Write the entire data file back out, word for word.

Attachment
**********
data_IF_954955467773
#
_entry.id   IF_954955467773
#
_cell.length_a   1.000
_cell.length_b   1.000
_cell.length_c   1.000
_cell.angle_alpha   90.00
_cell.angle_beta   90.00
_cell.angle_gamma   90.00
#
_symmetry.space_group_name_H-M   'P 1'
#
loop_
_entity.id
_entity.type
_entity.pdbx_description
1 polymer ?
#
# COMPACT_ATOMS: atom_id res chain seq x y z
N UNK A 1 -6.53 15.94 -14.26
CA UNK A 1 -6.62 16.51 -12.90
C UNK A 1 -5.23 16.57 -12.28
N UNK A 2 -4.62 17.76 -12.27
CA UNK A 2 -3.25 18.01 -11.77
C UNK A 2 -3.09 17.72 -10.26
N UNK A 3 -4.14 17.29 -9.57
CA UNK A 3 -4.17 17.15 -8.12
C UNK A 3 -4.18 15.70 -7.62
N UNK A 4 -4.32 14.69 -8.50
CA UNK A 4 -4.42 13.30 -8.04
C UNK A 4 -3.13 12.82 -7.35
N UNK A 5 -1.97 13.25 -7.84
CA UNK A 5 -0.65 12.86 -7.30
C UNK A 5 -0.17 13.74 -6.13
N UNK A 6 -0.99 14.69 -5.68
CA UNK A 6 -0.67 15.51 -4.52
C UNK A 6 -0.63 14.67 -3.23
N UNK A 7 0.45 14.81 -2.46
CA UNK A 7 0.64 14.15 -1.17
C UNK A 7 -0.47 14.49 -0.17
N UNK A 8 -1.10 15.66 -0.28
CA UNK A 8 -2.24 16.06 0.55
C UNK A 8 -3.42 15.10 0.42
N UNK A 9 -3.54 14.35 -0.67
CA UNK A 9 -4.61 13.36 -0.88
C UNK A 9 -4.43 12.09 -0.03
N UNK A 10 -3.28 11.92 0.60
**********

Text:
data_IF_954955467773
#
_entry.id   IF_954955467773
#
_cell.length_a   1.000
_cell.length_b   1.000
_cell.length_c   1.000
_cell.angle_alpha   90.00
_cell.angle_beta   90.00
_cell.angle_gamma   90.00
#
_symmetry.space_group_name_H-M   'P 1'
#
loop_
_entity.id
_entity.type
_entity.pdbx_description
1 polymer ?
#
# COMPACT_ATOMS: atom_id res chain seq x y z
N UNK A 1 -6.53 15.94 -14.26
CA UNK A 1 -6.62 16.51 -12.90
C UNK A 1 -5.23 16.57 -12.28
N UNK A 2 -4.62 17.76 -12.27
CA UNK A 2 -3.25 18.01 -11.77
C UNK A 2 -3.09 17.72 -10.26
N UNK A 3 -4.14 17.29 -9.57
CA UNK A 3 -4.17 17.15 -8.12
C UNK A 3 -4.18 15.70 -7.62
N UNK A 4 -4.32 14.69 -8.50
CA UNK A 4 -4.42 13.30 -8.04
C UNK A 4 -3.13 12.82 -7.35
N UNK A 5 -1.97 13.25 -7.84
CA UNK A 5 -0.65 12.86 -7.30
C UNK A 5 -0.17 13.74 -6.13
N UNK A 6 -0.99 14.69 -5.68
CA UNK A 6 -0.67 15.51 -4.52
C UNK A 6 -0.63 14.67 -3.23
N UNK A 7 0.45 14.81 -2.46
CA UNK A 7 0.64 14.15 -1.17
C UNK A 7 -0.47 14.49 -0.17
N UNK A 8 -1.10 15.66 -0.28
CA UNK A 8 -2.24 16.06 0.55
C UNK A 8 -3.42 15.10 0.42
N UNK A 9 -3.54 14.35 -0.67
CA UNK A 9 -4.61 13.36 -0.88
C UNK A 9 -4.43 12.09 -0.03
N UNK A 10 -3.28 11.92 0.60